Booking Your Grand Canyon Rafting Trip

Deciding to take a Colorado River trip is easy. The tricky part is making that dream a reality. Sixteen companies offer trips through the Grand Canyon.
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Relaxing while rafting on the Colorado River through the Grand Canyon. Photo by Whit Richardson

Relaxing while rafting on the Colorado River through the Grand Canyon. Photo by Whit Richardson

Deciding to take a river trip through the Grand Canyon is easy. Most people with a sense of adventure and a love for the outdoors, dream of such an experience: We imagine clinging to a raft as it bucks and surges its way through wave after wave of frothing brown water; we envision sleeping on a beach surrounded by the canyon's sheer walls with a narrow strip of stars twinkling overhead; or we picture ourselves clamoring over rocks and up around waterfalls through a twisting side canyon? it sounds idyllic. The tricky part is making that dream a reality.

Sixteen companies offer guided trips through Grand Canyon National Park. On average, these companies have been in service for 34 years, so you can't really rule out one for its lack of experience. Furthermore, all licensed outfitters are held to the highest safety and environmental standards by the National Park Service, so you can rest assured that every company will provide you with a safe, environmentally responsible trip.

So how do you decide? You can narrow down your choices by considering what you personally want out of the your experience. You may be interested in the cruising luxury of a motorized-raft trip: the size of these big boats soften the power of the rapids and motors allow you to move faster down the river. Or you may want to get wet and paddle your own craft on a kayak-supported expedition. You can spend as few as three days on the river or as many as 19. Your trip may focus on natural or human history; or you might want to explore the canyon with your camera under the tutelage of a professional photographer. Some companies use wooden dories to navigate the river, others have a flotilla of paddle rafts, oar rigs and inflatable kayaks.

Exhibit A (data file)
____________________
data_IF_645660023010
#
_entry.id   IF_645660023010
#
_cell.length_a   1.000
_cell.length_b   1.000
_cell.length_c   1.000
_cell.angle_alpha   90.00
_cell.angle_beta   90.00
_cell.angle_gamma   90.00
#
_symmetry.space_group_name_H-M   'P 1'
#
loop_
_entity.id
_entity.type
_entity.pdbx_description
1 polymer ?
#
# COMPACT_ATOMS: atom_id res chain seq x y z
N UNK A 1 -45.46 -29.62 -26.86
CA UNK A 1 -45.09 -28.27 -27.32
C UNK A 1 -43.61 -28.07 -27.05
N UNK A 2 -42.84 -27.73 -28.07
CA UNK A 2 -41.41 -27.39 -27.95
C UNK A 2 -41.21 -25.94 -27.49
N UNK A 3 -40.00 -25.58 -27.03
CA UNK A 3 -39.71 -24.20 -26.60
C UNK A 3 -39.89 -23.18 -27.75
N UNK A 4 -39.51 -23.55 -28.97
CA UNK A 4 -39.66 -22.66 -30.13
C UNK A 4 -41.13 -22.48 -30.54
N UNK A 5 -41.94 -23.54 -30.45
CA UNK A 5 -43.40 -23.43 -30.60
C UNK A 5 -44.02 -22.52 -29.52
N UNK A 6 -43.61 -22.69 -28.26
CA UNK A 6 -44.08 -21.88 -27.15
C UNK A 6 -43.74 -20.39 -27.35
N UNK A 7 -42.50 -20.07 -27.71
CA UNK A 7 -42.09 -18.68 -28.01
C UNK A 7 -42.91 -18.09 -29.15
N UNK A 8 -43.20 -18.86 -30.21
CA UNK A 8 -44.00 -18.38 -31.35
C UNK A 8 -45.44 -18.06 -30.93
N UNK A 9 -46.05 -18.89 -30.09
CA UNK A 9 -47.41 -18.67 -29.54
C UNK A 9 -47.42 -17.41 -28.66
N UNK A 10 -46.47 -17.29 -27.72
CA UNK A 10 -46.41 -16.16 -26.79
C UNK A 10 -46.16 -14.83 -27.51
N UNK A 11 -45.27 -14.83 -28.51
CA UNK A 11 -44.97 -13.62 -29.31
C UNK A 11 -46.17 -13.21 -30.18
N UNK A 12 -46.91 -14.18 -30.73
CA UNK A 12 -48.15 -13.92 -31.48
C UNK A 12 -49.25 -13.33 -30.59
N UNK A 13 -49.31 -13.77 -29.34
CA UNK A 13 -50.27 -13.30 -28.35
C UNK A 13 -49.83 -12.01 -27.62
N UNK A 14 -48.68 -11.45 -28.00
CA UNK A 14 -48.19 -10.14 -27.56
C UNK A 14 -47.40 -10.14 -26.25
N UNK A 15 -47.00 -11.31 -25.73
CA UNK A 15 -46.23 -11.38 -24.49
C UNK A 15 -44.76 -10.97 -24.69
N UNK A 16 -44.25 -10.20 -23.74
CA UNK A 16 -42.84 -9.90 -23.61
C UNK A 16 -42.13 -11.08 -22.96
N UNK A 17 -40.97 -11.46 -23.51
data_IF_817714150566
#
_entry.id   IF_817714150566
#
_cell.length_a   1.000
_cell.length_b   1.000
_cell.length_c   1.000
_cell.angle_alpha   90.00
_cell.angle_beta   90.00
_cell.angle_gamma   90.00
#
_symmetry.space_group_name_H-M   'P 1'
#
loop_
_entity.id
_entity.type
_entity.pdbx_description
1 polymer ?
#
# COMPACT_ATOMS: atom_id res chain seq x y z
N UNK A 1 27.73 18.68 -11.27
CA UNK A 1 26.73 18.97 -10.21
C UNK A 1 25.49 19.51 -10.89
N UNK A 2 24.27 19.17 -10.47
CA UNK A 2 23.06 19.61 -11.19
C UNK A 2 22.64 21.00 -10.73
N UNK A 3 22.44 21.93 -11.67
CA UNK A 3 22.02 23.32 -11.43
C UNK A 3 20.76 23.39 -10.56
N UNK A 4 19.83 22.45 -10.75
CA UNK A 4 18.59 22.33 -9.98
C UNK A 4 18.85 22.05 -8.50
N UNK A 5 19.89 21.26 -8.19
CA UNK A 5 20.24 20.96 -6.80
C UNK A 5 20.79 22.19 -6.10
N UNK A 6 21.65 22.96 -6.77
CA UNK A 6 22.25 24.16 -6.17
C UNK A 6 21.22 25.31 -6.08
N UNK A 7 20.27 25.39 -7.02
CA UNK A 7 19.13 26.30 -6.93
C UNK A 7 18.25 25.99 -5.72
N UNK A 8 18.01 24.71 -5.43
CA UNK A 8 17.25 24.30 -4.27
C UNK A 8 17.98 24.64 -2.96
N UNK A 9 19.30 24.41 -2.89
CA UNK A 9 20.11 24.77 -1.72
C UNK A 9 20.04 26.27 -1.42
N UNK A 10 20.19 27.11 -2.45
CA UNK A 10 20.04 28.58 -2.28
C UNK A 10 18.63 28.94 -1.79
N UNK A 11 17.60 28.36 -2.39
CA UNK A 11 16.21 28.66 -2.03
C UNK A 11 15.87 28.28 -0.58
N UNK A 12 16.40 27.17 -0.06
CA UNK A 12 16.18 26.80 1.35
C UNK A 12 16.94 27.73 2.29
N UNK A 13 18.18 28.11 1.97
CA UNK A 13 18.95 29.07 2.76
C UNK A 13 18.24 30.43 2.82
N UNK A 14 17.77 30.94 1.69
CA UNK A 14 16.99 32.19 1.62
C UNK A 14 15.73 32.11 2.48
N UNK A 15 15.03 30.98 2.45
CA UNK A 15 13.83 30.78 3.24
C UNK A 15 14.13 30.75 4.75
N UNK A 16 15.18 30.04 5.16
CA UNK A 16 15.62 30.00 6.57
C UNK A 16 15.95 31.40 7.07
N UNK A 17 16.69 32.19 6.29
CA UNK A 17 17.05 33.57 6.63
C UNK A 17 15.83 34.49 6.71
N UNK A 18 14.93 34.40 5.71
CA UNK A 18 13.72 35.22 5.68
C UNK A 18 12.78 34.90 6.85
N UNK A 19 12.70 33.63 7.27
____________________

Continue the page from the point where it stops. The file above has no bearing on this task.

To filter through all your options, the best place to start is at the Grand Canyon River Outfitters Association website: www.gcroa.org. This site provides a summary of all the licensed commercial outfitters in the canyon with links to their individual websites, so it's the perfect place to see what kind of trips appeal to your specific goals and needs. Trips fill up quickly so you should try to sign up as early as possible to secure your dates. Sometimes this means more than a year in advance. If you are looking for something sooner, you may be able to fill a spot at the last minute however, so it's worth contacting the outfitters to see if there have been any cancellations.

Trips range in price from $1,135 for Arizona River Rafters, Three-day Escape-- up to $3,900 for a 16-day trip. Each outfitter provides a full list of rates and what they include on their website, so you can shop around to compare prices.

What To Look For:

Type of river craft (motorized rafts, oar-powered rafts, paddle rafts, or kayaks)
Length of trip
Activity focus (hiking intensive?)
Theme (natural history trips, photography, music, geology, etc)
Time of year (weather, water levels, temperatures)
Special considerations (trips for seniors, physically challenged, families, etc.)

Hint: You can take a one-day whitewater rafting trip outside of Grand Canyon National Park that will give you a taste of adventure without the time and cost of a multi-day expedition. If this option appeals to you, check out the Hualapai Nation's Grand Canyon West resort. Grand Canyon West offers rafting trips, as well an opportunity to walk along the famous Skywalk, which juts out over thousands of feet of air, and enjoy a variety of cultural displays that introduces you to the Hualapai people and culture.

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